Longevity pay, as the name suggests, is a salary increase given to officers who have reached a certain number of consecutive years serving. Half of CCPD receive longevity pay, with a median salary increase of $7,693, according to the report. The longevity pay provided to Culver City Police officers is over twice as much as what is paid out by the Culver City Employees’ Association, which represents full-time non-management, non-safety, general service employees, and unclassified regular part-time general service employees.

The unused vacation section allows CCPD officers to be eligible for potential cash payouts based on excess accrued vacation days. Almost 75% of officers receive some form of unused vacation payment in a wide range of totals, with the median payment being $6,354.81 and the highest of 2019 at $43,999.

The fourth and final category is for special assignments, which provides a 4% salary increase for when an officer is given an assignment designated as special, such as K-9, patrol, or school resource officer.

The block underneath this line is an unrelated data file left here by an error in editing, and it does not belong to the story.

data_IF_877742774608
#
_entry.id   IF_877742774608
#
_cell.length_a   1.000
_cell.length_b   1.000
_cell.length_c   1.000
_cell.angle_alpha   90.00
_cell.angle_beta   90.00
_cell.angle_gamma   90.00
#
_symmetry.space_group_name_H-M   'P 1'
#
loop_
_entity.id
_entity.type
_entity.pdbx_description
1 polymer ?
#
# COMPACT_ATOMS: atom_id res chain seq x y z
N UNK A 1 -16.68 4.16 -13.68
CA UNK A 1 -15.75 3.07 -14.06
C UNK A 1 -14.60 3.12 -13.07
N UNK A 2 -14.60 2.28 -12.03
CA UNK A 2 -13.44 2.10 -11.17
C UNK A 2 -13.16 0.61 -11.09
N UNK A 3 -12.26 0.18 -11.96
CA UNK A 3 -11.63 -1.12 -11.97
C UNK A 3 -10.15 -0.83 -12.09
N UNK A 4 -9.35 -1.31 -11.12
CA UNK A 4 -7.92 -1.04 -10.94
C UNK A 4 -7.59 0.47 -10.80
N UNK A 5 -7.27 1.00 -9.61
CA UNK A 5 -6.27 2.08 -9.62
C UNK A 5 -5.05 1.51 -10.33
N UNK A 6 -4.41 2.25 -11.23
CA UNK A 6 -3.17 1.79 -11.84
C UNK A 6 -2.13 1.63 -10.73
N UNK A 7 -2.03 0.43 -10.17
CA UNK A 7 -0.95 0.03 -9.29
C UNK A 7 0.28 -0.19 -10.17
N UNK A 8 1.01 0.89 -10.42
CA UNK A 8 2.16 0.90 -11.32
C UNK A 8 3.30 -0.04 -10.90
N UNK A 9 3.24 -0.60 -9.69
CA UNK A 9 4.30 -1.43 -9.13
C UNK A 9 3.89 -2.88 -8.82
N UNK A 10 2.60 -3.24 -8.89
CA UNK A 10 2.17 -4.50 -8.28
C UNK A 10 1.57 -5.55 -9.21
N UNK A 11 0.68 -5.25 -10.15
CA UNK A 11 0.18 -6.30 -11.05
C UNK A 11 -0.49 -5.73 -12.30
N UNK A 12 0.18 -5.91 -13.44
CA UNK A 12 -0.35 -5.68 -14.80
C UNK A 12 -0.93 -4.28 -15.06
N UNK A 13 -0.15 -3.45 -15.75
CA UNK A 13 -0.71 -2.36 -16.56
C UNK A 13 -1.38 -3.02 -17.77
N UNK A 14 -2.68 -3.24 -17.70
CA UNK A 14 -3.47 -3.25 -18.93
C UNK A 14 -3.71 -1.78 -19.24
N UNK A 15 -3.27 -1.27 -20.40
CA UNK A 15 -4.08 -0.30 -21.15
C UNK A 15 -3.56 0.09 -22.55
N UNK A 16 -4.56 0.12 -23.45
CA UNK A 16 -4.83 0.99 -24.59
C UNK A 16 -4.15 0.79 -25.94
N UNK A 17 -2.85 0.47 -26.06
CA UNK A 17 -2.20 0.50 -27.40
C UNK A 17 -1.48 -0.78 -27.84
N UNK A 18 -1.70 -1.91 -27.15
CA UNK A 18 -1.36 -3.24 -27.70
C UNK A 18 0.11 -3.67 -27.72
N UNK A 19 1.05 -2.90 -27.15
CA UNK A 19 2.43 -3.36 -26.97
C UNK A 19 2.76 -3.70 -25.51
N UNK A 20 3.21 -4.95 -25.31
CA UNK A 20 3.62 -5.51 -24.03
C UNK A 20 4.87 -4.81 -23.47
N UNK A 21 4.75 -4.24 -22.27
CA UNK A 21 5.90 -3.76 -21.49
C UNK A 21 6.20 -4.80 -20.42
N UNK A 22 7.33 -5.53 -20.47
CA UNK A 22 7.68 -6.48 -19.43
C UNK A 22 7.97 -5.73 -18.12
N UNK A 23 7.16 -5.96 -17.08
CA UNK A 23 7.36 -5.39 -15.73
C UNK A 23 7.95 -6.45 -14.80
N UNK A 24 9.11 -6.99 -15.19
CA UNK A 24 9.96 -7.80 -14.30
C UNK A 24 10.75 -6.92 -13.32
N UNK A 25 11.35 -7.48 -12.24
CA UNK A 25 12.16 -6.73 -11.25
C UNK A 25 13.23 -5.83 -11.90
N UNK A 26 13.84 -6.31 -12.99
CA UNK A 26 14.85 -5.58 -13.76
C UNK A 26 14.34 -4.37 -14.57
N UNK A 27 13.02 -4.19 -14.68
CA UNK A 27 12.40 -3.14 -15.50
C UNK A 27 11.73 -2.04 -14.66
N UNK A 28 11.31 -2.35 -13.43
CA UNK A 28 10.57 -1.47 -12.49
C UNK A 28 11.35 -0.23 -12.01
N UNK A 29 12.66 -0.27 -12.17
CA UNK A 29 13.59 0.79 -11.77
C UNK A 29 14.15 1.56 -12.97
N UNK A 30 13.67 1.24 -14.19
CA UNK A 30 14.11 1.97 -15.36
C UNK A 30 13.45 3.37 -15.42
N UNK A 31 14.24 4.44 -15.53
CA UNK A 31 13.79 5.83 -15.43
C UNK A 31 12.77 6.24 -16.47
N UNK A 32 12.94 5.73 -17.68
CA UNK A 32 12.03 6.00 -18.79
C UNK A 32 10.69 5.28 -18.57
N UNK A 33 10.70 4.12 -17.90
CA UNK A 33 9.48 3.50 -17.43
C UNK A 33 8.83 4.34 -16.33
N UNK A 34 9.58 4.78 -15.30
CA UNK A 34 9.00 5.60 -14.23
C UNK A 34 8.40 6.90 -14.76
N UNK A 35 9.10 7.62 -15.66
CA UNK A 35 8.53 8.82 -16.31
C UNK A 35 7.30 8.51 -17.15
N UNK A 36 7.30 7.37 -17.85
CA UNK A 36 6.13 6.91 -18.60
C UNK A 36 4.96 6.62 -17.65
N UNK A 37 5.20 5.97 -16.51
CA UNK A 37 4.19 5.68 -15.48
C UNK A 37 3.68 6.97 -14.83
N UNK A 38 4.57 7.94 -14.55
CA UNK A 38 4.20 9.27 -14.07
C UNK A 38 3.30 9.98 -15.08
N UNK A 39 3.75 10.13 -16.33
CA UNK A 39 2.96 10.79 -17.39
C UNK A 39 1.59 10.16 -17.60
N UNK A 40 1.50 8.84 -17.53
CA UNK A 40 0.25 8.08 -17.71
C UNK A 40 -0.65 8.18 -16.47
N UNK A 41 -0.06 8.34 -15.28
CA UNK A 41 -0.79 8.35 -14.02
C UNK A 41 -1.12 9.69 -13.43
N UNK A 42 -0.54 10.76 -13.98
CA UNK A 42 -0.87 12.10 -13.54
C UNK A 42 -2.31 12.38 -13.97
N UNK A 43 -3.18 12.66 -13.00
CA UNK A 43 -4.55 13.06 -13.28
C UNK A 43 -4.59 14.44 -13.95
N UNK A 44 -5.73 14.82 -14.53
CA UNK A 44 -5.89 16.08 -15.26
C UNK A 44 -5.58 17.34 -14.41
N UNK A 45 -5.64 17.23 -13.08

The report noted the major discrepancy between other pay given to police officers and Culver City teachers, noting that while 100% of employees with the title of police officer or higher at CCPD receive some form of ‘other pay,’ only 14% of teachers received it. The amounts were substantially different as well, with the median that officers receive resting at four times higher than the median for teachers who do receive ‘other pay.’

Finally, the dramatic difference in ‘other pay’ between CCPD and Los Angeles Police Department (LAPD), as well as the Los Angeles Sheriffs’ Department (LASD) was highlighted by the breakdown. 28% of CCPD’s budget is sunk in ‘other pay,’ compared to just 9% for LASD and 4% for LAPD.

“If CCPD reduced its “Other Pay” budget to equal the average “Other Pay” of LAPD, they would save $4.8 million per fiscal year, the equivalent of 10% of their 2019 budget,” the report concluded.

“These savings, if shifted to other departments within Culver City, could increase the after-school programs budget 16 fold or could double the budget for housing protections, rental assistance and homelessness projects.”